Tuesday 22 March 2016

The Big Zambian Growth Slow Down

The IMF was in town and released a press statement late on Friday (as per their tradition) summarising their findings. The gist of the statement was that the Zambian economy was under "intense pressure" (their words) and it's looking increasingly likely that a bailout is in the works.

For this post, I want to focus on a striking statistic mentioned in the IMF's press statement. According to their preliminary assessment, the rate of growth of the economy (GDP growth rate) for 2015 was only 3%. Their assessment, if accurate, implies that this is the lowest growth rate the economy has registered in 15 years (see the figure below).
                                    Source: World Development Indicators Database

In 2000, the economy grew by about 4% and the rate of growth increased right through that decade. The average growth rate for the decade 2000 to 2010 was a healthy 7% per year and in 2010, for probably the first time in our history, we hit double digit growth. The economy, in that year, grew at 10%! Since then, the trend has been downward, although still respectably healthy. For the four years running from 2011 to 2014, the average rate of growth has been 6%.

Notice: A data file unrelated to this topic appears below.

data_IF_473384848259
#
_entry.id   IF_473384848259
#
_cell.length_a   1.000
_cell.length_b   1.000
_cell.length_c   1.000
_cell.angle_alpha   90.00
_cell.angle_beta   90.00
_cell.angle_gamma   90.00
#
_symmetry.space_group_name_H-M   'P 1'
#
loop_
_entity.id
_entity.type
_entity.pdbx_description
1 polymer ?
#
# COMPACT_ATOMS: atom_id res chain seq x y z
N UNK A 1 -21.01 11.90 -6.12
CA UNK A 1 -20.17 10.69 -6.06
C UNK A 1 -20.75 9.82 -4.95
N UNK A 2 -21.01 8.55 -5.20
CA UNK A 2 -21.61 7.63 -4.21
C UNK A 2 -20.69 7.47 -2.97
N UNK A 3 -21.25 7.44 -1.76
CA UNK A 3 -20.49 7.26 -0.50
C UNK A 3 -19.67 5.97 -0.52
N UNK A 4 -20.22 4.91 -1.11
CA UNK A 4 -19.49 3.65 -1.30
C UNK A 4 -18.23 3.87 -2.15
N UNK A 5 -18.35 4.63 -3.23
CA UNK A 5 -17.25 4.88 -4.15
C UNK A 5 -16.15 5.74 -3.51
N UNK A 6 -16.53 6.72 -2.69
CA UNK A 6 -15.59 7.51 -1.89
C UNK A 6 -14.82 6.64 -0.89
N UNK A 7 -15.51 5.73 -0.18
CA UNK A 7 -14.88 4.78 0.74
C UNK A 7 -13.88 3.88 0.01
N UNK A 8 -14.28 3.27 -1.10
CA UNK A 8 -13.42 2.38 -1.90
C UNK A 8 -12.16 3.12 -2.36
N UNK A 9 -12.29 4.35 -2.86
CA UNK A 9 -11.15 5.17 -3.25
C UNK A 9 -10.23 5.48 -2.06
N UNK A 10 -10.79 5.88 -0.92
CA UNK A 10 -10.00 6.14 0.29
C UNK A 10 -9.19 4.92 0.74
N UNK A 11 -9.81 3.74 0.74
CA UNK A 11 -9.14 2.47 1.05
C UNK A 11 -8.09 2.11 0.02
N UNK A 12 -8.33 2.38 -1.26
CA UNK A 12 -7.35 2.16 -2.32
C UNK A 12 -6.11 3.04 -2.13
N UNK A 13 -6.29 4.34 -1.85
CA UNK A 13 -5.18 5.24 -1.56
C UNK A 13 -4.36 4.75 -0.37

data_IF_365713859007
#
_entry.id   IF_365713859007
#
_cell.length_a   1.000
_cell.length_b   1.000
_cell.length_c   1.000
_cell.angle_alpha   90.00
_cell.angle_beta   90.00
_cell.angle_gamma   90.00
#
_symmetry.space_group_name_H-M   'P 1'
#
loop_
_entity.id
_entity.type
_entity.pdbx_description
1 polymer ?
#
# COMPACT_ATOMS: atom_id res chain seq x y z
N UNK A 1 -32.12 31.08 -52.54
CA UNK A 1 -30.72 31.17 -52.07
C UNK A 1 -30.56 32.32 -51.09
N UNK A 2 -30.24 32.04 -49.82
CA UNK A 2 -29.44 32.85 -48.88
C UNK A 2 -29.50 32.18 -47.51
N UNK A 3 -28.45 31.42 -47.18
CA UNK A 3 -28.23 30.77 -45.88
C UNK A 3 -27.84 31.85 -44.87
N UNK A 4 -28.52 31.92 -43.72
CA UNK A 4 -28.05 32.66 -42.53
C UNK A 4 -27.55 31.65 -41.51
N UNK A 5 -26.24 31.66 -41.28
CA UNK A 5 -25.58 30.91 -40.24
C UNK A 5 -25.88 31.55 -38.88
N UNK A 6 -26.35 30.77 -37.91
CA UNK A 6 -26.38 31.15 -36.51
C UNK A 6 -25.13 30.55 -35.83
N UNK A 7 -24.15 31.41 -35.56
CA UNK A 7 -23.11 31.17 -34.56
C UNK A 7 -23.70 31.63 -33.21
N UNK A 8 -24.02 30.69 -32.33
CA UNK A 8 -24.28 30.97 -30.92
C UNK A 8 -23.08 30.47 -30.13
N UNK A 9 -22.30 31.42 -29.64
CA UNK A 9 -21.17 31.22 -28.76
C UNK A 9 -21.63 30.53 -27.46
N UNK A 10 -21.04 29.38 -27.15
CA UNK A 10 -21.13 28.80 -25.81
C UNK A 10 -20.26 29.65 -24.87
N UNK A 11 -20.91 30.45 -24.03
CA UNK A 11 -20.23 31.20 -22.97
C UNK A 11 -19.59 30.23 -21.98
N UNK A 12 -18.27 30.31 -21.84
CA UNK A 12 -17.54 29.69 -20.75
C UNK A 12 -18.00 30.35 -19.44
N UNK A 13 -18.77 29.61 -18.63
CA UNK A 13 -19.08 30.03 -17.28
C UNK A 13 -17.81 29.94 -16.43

So the 3% for 2015 is really an outlier in what has otherwise been an incredible growth story. 

And growth rates matter. Growing at 7% per year implies that the size of your economy doubles every 10 years (see Rule of 70). Growing at 3%, on the other hand, implies that you take twice as long to double the size of your economy.  

We need to quickly get the economy growing again at about 7% per year. 

Saturday 12 March 2016

Is Minister Kaingu trying to tell us that government is broke?

This week, the Minister of Higher Education Dr Michael Kaingu announced that government would scrap off the payment of meal allowances (popularly known as “BC”) to students at the University of Zambia (UNZA) and the Copperbelt University (CBU). According to him, the government had decided to withdraw the allowance because it “has been abused and that it has over the years been a source of unrest at the two universities”. Meal allowances have been an institution at the two universities and I was lucky to get “BC” during the time I studied at UNZA. Life would have been unimaginably difficult without BC, coming as it did at a time when there was great financial uncertainty for my family. That's my wife's story too. And my sisters' story and countless others who have benefitted from BC over the years and gone on to join the ranks of tax paying citizens.